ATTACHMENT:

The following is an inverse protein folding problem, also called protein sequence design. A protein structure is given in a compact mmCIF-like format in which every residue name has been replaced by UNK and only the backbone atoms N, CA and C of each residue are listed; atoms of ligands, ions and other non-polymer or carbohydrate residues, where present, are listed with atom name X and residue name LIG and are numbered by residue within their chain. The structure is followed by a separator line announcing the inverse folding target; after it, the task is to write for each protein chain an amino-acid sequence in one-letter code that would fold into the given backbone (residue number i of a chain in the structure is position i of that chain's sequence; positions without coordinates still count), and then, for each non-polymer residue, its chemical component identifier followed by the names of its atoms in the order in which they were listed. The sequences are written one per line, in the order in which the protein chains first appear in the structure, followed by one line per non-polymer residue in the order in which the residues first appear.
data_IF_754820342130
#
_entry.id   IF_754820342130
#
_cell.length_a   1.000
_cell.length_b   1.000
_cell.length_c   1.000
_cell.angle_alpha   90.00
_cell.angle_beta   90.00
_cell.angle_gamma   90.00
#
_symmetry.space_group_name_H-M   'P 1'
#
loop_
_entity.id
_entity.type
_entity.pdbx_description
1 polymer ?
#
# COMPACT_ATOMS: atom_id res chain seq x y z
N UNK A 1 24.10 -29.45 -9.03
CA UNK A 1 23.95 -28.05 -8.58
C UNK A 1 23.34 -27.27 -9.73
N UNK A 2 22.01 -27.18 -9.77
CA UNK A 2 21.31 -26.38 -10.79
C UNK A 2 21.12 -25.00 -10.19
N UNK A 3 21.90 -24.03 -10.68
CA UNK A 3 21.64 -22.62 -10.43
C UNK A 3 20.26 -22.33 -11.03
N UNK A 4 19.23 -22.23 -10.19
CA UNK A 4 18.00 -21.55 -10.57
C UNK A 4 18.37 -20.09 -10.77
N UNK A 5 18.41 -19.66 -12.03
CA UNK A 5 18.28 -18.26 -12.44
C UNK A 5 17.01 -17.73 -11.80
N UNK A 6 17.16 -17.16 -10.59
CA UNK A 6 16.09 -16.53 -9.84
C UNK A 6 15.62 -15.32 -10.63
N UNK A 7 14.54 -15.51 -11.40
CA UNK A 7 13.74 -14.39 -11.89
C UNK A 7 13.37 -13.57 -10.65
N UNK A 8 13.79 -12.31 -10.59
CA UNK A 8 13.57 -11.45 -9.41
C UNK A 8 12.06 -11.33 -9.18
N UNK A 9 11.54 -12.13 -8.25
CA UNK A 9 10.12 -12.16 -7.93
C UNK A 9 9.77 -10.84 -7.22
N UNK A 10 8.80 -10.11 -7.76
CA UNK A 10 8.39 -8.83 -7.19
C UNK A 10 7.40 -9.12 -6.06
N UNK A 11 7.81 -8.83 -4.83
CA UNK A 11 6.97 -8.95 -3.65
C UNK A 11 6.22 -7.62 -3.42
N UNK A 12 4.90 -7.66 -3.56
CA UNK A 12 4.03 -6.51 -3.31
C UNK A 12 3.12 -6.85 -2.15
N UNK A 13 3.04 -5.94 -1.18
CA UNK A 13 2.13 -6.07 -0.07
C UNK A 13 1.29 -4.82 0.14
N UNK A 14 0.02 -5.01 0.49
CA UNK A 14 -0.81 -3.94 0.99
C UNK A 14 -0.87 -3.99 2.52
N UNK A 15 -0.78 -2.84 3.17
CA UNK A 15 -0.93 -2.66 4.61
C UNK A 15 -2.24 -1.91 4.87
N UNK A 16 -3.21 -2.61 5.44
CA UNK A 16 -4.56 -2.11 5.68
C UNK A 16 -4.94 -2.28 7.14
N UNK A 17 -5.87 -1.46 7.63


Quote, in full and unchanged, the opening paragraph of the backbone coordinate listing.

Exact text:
The following is an inverse protein folding problem, also called protein sequence design. A protein structure is given in a compact mmCIF-like format in which every residue name has been replaced by UNK and only the backbone atoms N, CA and C of each residue are listed; atoms of ligands, ions and other non-polymer or carbohydrate residues, where present, are listed with atom name X and residue name LIG and are numbered by residue within their chain. The structure is followed by a separator line announcing the inverse folding target; after it, the task is to write for each protein chain an amino-acid sequence in one-letter code that would fold into the given backbone (residue number i of a chain in the structure is position i of that chain's sequence; positions without coordinates still count), and then, for each non-polymer residue, its chemical component identifier followed by the names of its atoms in the order in which they were listed. The sequences are written one per line, in the order in which the protein chains first appear in the structure, followed by one line per non-polymer residue in the order in which the residues first appear.